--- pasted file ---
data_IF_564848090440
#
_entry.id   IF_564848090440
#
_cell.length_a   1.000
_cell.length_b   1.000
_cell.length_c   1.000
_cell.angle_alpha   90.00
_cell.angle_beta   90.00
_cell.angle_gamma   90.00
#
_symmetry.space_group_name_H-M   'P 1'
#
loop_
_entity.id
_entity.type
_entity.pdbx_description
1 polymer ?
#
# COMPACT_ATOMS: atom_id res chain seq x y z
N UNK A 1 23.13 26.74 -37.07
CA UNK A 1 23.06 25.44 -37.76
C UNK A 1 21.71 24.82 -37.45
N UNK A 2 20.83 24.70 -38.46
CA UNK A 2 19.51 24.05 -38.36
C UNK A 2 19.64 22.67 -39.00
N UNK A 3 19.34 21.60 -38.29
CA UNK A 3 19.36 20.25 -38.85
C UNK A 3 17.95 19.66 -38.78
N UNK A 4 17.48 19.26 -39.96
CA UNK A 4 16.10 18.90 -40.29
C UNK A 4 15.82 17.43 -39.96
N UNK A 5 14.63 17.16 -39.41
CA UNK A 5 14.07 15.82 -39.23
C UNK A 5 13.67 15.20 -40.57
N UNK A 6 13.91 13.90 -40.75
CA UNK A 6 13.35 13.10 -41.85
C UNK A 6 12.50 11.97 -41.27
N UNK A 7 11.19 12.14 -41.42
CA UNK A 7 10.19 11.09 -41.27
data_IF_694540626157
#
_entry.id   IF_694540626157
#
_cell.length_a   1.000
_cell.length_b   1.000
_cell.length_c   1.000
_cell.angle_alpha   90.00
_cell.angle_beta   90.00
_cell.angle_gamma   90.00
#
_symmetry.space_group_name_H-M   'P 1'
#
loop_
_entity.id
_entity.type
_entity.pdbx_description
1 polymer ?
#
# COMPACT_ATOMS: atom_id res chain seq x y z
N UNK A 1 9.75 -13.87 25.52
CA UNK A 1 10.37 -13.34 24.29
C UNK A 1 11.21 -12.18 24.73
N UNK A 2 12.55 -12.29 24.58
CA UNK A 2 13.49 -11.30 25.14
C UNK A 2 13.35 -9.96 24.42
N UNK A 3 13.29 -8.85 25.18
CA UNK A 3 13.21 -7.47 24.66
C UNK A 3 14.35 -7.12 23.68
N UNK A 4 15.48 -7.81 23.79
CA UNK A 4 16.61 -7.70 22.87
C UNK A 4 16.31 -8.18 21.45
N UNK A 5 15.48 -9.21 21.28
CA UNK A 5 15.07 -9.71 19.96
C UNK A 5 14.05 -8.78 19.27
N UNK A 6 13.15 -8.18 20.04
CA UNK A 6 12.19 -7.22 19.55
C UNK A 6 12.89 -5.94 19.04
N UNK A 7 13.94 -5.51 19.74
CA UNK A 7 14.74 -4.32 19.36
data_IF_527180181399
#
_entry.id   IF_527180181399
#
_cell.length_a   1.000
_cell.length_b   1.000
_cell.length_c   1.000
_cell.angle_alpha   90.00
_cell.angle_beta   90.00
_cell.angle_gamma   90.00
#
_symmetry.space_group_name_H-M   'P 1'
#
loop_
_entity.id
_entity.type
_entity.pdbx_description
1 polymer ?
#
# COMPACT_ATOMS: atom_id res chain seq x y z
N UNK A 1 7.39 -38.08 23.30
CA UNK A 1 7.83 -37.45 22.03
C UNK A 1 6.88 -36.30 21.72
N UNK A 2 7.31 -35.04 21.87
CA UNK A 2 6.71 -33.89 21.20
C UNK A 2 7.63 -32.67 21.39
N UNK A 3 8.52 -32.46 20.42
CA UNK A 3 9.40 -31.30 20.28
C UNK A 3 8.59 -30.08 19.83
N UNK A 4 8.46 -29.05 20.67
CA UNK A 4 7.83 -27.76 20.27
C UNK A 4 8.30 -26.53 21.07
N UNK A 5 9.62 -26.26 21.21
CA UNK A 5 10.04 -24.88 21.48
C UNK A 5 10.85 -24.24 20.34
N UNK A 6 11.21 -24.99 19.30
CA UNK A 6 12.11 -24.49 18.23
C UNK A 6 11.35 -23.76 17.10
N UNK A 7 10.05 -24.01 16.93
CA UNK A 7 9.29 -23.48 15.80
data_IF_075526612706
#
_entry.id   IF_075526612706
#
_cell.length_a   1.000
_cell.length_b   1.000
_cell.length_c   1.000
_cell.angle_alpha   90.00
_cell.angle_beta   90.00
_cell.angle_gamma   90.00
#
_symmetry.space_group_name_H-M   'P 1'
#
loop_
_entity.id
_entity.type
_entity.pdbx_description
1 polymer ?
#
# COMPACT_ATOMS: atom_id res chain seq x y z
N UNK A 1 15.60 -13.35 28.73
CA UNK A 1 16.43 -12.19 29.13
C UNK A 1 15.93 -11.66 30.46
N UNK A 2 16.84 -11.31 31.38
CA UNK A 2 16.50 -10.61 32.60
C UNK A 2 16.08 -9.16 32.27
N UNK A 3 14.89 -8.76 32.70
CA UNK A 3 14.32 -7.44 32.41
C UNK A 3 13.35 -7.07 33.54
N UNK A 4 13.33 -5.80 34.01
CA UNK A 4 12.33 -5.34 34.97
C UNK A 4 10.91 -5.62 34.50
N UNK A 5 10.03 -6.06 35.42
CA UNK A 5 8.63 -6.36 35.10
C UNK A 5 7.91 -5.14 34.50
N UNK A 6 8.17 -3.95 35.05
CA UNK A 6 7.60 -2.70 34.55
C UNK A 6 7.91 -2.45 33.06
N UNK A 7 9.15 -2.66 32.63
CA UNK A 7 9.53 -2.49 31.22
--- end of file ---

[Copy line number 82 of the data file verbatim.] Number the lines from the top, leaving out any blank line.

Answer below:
#